A Guide to Night Terrors in Children

Night terrors, also known as sleep terrors, are episodes of intense crying, fear, flailing, and potential inconsolability that occur during sleep, typically in the early stages of the night. They are most common in children ages 3-12 and affect boys more often than girls. 

Night terrors are different than nightmares. With nightmares, the child wakes up from REM sleep and can usually remember details about what they were dreaming about that scared them. With night terrors, the child is partially awake but not fully conscious and typically has no memory of the event the next day.


The exact causes of night terrors are unknown, but they appear to be linked to stages of deep non-REM sleep. Things that can make night terrors more likely include:

  • Sleep deprivation or disruption – This decreases time spent in deep sleep so there is a rebound effect.
  • Stress, anxiety, medications, or fevers – These can increase deep sleep and REM sleep. 
  • Genetics – Night terrors often run in families.
  • Developmental factors – Night terrors often start around age 3-4 when areas of the brain that regulate sleep are still developing. They typically go away by adolescence as the brain matures.

Night Terror Episodes

Night terror episodes usually last from 1-10 minutes but can sometimes go on for up to 30 minutes before the child calms down and returns to deep sleep. They most often occur in the first third of the night during periods of deep slow-wave sleep.

The child may abruptly sit up in bed and shout or scream loudly with a look of intense fear on their face. Their eyes are usually open but have a glassy, distant stare. They do not respond to comforting from parents or carers and may be inconsolable or confused.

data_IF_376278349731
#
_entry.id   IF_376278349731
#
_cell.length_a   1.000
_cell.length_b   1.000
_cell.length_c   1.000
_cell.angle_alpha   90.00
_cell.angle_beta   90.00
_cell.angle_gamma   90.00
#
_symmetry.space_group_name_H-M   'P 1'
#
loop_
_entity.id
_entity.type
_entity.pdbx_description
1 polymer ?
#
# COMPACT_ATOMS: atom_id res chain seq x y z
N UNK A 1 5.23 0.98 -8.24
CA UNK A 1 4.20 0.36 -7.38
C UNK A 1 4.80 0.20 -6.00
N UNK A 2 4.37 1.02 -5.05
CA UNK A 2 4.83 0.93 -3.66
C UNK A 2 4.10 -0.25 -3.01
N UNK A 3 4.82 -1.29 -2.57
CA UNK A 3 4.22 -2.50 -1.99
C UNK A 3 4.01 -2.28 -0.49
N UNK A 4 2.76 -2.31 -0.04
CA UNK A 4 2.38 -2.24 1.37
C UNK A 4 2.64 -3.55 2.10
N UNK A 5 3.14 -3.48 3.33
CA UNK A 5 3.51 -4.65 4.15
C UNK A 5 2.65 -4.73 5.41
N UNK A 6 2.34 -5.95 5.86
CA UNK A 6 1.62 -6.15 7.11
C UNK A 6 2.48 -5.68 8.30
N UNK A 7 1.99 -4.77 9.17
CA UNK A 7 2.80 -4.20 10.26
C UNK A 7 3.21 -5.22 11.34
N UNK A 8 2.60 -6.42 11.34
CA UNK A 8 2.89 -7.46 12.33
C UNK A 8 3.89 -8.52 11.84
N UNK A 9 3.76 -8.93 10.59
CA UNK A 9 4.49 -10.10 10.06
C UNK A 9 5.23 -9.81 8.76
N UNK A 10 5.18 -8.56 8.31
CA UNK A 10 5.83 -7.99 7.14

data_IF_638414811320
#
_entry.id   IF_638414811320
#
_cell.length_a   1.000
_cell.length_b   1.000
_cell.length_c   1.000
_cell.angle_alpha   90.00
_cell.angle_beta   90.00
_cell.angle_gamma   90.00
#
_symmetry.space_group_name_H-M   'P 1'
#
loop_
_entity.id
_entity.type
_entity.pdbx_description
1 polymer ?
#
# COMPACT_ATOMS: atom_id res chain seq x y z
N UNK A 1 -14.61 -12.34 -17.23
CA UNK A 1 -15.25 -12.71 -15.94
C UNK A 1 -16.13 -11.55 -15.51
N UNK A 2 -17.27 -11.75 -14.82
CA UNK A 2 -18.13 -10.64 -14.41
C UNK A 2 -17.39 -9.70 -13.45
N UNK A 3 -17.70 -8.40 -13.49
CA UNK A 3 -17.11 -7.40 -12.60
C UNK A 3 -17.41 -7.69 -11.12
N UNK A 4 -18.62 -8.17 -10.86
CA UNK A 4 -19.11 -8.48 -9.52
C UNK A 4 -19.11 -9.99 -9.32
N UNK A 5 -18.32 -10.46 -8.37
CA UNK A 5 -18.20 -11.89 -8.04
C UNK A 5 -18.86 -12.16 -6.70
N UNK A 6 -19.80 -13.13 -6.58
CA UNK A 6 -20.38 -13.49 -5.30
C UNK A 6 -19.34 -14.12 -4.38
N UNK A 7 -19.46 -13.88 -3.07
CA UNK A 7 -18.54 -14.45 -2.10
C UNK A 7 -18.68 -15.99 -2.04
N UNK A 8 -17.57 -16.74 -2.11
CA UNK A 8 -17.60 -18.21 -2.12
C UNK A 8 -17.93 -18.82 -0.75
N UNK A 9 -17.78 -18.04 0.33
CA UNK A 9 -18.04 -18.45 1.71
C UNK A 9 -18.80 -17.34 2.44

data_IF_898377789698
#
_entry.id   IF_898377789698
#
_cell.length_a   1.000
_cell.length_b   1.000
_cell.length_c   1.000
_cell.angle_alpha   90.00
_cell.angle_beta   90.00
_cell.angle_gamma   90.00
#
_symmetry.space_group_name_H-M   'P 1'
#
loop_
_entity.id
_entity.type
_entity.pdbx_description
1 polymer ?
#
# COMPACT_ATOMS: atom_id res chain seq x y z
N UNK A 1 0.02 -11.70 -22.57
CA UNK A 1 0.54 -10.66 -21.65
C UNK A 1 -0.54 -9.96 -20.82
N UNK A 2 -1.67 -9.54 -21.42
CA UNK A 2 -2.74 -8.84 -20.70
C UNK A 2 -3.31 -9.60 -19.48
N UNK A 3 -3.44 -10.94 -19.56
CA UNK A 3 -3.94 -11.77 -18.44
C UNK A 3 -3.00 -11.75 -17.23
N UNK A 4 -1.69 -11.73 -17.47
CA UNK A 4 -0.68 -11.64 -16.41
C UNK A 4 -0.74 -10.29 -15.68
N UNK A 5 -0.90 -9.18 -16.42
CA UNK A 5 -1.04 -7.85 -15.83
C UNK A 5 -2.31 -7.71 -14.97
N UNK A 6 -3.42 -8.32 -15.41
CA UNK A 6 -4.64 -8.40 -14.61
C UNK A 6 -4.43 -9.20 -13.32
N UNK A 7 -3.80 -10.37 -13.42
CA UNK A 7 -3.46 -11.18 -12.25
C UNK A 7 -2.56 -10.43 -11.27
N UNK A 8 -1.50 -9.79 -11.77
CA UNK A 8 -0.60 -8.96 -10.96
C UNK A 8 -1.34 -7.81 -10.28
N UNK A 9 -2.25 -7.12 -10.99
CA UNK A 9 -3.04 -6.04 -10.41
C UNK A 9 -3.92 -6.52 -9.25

Though night terrors can be disturbing for parents and carers to witness, the child is not awake or aware during the episode. They are usually unable to remember anything about it in the morning. Trying to restrain or wake the child during an active night terror is not recommended, as this can cause more agitation. It is best to make sure the area is safe and wait it out.

Prevention and Treatment

While night terrors cannot be completely prevented, the following can reduce frequency and severity:

  • Maintain a regular sleep schedule with an earlier bedtime – this is especially important for foster children who may have come from disordered homes.
  • Reduce stress.
  • Avoid sleep deprivation.
  • Use a sound machine or white noise to prevent waking at noise. 
  • Comfort them afterwards but do not dwell on the episode in the morning.

Most children eventually outgrow night terrors on their own without treatment. If they persist or are causing significant distress or danger, a doctor may explore underlying causes or rarely prescribe medications to alter sleep stages. Relaxation strategies may also help lower anxiety.

If the child you are fostering with Active Care Solutions has night terrors, mention it to your social worker in case there is an underlying cause you are unaware of. 

In most cases, patience and reassurance is key. Explain to your child that the episodes are not their fault and are not dangerous, even though they may seem scary. Making sure both you and your child get sufficient rest can also minimise frequency so the night terrors eventually fade away.


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